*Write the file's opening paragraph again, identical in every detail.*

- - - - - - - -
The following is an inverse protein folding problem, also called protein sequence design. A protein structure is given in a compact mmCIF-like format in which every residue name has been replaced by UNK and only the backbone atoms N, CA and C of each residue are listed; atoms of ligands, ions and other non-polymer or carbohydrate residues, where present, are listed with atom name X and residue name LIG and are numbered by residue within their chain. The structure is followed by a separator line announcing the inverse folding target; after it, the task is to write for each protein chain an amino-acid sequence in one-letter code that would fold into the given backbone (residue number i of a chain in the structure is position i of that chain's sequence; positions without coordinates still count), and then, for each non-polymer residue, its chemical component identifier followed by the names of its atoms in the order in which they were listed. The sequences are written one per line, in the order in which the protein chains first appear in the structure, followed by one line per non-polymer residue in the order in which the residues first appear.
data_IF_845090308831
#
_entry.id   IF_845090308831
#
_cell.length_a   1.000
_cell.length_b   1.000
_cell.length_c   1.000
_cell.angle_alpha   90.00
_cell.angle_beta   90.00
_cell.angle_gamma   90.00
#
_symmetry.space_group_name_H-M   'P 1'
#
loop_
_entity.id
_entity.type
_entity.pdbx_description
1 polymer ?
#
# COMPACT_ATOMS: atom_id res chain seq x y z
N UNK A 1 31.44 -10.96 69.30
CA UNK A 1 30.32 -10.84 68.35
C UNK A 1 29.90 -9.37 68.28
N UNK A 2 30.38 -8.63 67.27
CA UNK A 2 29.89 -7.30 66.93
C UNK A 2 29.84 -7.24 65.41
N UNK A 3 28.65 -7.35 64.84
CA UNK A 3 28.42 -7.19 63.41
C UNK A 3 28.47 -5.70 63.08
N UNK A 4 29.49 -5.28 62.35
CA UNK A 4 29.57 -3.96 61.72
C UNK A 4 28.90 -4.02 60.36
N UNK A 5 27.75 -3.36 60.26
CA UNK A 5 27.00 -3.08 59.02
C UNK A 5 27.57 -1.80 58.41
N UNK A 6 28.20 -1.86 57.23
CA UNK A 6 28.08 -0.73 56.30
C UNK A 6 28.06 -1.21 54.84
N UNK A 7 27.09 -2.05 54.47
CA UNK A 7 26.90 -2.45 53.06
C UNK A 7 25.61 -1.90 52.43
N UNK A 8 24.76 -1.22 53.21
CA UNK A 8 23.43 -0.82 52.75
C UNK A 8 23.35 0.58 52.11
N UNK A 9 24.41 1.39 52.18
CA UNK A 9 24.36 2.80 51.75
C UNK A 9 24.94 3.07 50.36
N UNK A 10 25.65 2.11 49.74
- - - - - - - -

The following is an inverse protein folding problem, also called protein sequence design. A protein structure is given in a compact mmCIF-like format in which every residue name has been replaced by UNK and only the backbone atoms N, CA and C of each residue are listed; atoms of ligands, ions and other non-polymer or carbohydrate residues, where present, are listed with atom name X and residue name LIG and are numbered by residue within their chain. The structure is followed by a separator line announcing the inverse folding target; after it, the task is to write for each protein chain an amino-acid sequence in one-letter code that would fold into the given backbone (residue number i of a chain in the structure is position i of that chain's sequence; positions without coordinates still count), and then, for each non-polymer residue, its chemical component identifier followed by the names of its atoms in the order in which they were listed. The sequences are written one per line, in the order in which the protein chains first appear in the structure, followed by one line per non-polymer residue in the order in which the residues first appear.